It is thought that by the middle of this century the sun could provide 10% of the UK’s energy needs. Over the course of a year the sun beams down between 900 and 1,200kWh per square metre – hard to believe on a wet and windy winter’s day – and can be utilised to either generate electricity via PV panels (photovoltaics) or hot water with solar thermal panels.
PV panels generate energy from the sun. Without getting too technical, photons of light transfer their energy to electrons in a silicon crystal and generate a direct current with an equivalent voltage of 12V. This is then put through an inverter to make it suitable for 240V circuits.
The panels are ideal for buildings that use a lot of electricity in the daytime, such as offices, but should never be viewed in isolation, because the electricity they generate requires expensive batteries to store.
The average PV panel has an output potential of 1.5 to 2kWp. This is enough to provide about a fifth of an average home’s annual electricity requirements. However, energy production does vary seasonally and has an impact on costs of electrical fittings. At the height of the summer, full output may be capable of supplying all of a building’s needs.
Three types of system are available:
Monocrystalline panels are the most effective harvesting about 15% of the full energy potential – the rest is lost in the conversion process; Polycrystalline panels are less efficient, harvesting 13% of the potential energy; and Thin-film amorphous silicon panels just 7% – only really viable on buildings with a huge expanse of roof.
Providing the panel is set at the same pitch as the roof and does not stand too proud of the roof profile, planning permission should be granted. It is, however, worth checking a local authority’s past record on these issues.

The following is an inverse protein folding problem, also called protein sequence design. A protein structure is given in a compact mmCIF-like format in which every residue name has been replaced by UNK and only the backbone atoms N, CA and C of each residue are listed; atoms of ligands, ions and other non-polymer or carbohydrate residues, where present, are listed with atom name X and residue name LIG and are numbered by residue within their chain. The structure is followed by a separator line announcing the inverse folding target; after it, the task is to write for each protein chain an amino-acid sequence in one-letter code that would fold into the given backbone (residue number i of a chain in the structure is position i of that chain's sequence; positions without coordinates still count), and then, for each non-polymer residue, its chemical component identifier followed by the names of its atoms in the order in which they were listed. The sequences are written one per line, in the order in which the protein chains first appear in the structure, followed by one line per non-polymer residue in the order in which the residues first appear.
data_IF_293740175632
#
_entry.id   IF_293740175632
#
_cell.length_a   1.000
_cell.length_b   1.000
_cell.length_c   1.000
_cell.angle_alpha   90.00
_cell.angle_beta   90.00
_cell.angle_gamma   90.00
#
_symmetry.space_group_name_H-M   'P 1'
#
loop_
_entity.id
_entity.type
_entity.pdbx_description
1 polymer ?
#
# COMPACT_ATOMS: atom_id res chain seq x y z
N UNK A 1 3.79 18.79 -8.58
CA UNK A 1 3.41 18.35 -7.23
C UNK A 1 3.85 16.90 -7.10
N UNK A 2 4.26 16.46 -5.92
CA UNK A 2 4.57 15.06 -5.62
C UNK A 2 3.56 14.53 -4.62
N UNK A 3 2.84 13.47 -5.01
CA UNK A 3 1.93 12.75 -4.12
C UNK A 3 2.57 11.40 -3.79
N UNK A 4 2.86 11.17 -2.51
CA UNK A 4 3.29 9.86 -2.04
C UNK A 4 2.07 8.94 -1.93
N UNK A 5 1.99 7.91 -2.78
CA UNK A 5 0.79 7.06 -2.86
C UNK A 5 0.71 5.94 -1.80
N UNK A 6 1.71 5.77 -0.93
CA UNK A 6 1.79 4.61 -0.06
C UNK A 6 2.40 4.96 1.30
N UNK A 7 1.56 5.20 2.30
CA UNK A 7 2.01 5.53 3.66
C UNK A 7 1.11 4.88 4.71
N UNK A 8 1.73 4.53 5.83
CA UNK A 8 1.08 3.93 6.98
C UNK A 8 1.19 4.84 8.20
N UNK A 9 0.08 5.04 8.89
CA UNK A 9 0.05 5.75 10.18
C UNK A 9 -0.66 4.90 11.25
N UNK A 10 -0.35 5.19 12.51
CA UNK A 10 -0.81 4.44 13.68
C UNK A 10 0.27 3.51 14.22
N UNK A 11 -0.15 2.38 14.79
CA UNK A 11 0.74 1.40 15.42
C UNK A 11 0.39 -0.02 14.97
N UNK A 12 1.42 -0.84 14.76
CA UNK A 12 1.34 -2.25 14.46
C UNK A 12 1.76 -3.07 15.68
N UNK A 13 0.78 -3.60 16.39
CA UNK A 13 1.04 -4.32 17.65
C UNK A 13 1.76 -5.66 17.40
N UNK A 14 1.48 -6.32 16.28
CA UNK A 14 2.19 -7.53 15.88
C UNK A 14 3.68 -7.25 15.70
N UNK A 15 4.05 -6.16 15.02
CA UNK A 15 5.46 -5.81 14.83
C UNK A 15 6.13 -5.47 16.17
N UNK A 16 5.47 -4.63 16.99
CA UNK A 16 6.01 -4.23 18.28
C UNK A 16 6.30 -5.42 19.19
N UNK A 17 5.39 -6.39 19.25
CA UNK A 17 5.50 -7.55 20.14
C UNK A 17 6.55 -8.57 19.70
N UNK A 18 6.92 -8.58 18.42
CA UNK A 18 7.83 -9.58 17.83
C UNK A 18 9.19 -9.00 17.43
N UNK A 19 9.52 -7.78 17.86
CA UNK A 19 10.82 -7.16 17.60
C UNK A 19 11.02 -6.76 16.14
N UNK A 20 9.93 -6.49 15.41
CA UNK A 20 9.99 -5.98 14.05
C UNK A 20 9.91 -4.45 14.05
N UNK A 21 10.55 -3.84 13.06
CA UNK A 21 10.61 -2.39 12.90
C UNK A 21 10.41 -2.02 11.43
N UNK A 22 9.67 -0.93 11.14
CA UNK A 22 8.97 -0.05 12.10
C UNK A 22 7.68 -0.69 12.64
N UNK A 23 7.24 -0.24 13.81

Once installed, short of an occasional wipe clean, there are no running or maintenance costs and panels should last for upwards of 30 years.
Until now the uptake of PV panels has been low. This is largely because the payback period can be very long term – anything from 60 to 120 years – as the UK energy industry pays such a low rate for any energy sold back to the grid.
Elsewhere in Europe, some countries require that electricity is bought back at three times the rate that is paid for it, so significantly reducing payback times and increasing adoption of the panels.
Solar Thermal Panels
In Europe, the solar heating market grew by 18% in 2005. By 2010 in the UK there are expected to be 25,000 new domestic solar water heating installations, rising to 75,000 by 2020.
Solar water heating systems gather energy radiated by the sun and convert it into useful heat in the form of hot water. As hot water requirements are minimal in offices, its main use is in domestic developments where it can provide almost all of a property’s hot water during the summer months and about 50% throughout the year, according to the Energy Saving Trust. It can also reduce CO2 emissions by between 0.4 to 0.75 tonnes per year, depending on the fuel replaced.
There are two types of system available Flat plates are the cheaper, less efficient option. These glazed usually rectangular shaped panels, work best on hot days and use a metal absorber plate, which is in contact with water pipes.
Evacuated tubes are more efficient and hence, more expensive. Their energy is derived from light, which enters a ‘vacuum flask’ type of glass tube and is converted into heat in the water through contact with an absorber such as black paint.
Both systems pump the heated water (mixed with antifreeze) through heat exchangers that are connected to hot water tanks.
Panels range in size from 0.7m² to 8m² – evacuated tubes normally take up less space. Most manufacturers will normally suggest one panel will provide a home with two-thirds of its annual hot water needs.
Flat plate panels should be expected to last between 10 to 25 years and evacuated tubes for 20 to 35 years. Pay back is normally about 10 years.